Dialogue With My Former Editor

I admit that I might have taken it too far with my editor – now former editor – a while back. I mean, he had really given it to me, saying that nothing in my writing worked, not the scene arcs, character development, narrative, not even the dialogue. And that’s when I lost it.

“My dialogue?” I stared out at the apartment buildings, mute in the late morning sun. “You don’t like my dialogue?”


“My dialogue doesn’t work? Is that what you said”

There were tinny sounds in the background of his phone, clicks and adjustments. I was probably on speaker phone so that he could do something else. “Phed, this has nothing to do with my personal opinion of your writing.”

“I thought I was paying you to do that. Isn’t this the point of the call?”

There was a long sigh. Or a gas leak. I pictured him in the basement in an oily shirt. “My job is to look at your book through the readers’ eyes.”

“The readers?”

“The readers.”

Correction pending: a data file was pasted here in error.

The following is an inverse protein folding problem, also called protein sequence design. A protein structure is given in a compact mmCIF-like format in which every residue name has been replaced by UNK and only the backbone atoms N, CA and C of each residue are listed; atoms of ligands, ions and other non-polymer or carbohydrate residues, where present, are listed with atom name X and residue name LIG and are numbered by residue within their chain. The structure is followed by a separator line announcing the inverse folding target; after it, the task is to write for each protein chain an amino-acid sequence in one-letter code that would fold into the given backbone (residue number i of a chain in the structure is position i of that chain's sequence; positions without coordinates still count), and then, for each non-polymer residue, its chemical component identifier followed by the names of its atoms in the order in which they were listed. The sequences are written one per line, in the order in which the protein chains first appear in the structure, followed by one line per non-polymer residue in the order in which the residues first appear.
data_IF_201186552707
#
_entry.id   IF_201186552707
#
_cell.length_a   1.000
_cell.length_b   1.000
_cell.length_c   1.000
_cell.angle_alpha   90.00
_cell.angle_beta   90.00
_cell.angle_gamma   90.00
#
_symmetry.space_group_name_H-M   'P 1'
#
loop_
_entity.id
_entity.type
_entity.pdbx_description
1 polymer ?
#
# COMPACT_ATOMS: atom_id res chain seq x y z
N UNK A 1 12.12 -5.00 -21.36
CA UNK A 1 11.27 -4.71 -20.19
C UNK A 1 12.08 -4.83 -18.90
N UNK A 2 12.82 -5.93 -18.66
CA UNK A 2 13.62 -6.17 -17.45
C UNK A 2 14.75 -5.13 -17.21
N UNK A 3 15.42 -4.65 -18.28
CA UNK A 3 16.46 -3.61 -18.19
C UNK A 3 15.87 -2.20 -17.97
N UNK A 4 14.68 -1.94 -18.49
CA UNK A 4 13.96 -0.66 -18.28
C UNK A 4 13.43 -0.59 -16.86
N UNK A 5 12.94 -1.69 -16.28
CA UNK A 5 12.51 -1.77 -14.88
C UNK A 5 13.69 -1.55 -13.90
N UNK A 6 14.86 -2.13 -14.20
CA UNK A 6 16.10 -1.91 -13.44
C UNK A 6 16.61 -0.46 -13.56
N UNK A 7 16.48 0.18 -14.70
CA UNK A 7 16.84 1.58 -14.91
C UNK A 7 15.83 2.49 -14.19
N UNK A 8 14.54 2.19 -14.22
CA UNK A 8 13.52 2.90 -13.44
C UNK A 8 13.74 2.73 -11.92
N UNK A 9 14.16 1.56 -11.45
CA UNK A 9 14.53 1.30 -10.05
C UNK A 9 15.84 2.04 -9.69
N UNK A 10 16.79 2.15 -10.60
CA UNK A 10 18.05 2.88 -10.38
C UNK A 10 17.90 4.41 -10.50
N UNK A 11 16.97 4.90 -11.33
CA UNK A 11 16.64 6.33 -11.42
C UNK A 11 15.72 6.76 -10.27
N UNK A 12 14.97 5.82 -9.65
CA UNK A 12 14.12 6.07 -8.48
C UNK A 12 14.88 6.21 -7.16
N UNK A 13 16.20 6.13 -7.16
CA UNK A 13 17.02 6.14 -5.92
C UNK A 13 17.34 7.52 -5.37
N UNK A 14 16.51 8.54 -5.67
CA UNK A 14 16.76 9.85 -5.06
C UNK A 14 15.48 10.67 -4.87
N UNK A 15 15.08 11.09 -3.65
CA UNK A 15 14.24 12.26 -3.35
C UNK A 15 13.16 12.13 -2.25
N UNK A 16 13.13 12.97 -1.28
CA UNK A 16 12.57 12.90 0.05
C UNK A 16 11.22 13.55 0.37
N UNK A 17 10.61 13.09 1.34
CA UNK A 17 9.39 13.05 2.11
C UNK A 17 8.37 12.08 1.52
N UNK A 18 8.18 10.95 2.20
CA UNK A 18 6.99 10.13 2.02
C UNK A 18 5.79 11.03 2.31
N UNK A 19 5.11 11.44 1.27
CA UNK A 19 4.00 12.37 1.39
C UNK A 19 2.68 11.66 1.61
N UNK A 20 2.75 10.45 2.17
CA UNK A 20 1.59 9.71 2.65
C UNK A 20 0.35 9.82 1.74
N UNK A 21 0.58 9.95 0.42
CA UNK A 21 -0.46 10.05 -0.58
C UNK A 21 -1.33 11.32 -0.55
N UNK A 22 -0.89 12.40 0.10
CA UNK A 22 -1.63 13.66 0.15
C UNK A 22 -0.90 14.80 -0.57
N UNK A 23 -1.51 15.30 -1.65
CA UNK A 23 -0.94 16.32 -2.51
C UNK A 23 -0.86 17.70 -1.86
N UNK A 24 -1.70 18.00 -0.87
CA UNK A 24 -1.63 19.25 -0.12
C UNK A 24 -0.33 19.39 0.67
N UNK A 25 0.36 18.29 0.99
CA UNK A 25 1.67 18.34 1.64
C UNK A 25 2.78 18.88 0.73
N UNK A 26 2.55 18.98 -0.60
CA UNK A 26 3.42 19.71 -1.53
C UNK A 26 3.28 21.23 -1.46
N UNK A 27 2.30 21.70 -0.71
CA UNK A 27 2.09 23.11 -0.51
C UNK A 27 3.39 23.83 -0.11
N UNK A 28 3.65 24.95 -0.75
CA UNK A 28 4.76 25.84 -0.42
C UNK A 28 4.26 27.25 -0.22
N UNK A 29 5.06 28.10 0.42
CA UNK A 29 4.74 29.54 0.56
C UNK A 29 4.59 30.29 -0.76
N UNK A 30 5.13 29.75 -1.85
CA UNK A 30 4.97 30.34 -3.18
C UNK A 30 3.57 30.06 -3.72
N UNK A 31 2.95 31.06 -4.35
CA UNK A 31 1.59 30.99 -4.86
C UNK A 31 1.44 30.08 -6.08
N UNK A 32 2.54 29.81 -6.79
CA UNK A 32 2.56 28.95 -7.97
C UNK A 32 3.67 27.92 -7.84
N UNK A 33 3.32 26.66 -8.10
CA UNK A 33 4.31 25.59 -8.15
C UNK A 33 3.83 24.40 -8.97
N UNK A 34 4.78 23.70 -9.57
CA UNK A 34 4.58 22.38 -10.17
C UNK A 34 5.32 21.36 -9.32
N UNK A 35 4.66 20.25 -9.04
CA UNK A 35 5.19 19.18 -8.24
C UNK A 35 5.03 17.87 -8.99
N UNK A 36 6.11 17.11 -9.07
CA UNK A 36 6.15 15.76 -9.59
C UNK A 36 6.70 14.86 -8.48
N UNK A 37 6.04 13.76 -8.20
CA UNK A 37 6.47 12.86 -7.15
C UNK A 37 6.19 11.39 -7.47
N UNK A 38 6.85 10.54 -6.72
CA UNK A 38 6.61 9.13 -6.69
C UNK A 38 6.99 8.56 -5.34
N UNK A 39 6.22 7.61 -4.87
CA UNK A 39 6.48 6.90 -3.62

“But not you?”

“Like I said, this has nothing to do with my opinion of you as a person.”

“But what about a writer? Aren’t you judging me as a writer?”

The sigh was more of a wheeze now, like he might cry or the furnace could explode. “I am glad if it is working for you. I am. I can’t say anything about how it works in your head.”

“But my dialogue isn’t working in yours?”

“Your characters tend not to listen to one another. There’s a lot of cross talk.”

“Like now?”

“Uh, now? I wouldn’t write this scene. Would you?”

“Andy, listen, I get that you have a job to do, to make my work more accessible and everything, but I’m not looking to write the next Avengers movie. My work is focused on something different that.”

The wheeze was gone, the sigh too. I saw him strangling himself with an oily sleeve. “My comments are solely on the craft of writing.”

“My dialogue is excellent.”


“In fact, nobody writes dialogue better than I do. Nobody. Not Joyce, not Hemingway, not The Avengers people, not anybody.” This is where I admit I might have lost it. “Words are the key, right, Alan? And then they aren’t. We use them, but they don’t mean what we want, what I want, Alan. That’s what I mean by that.”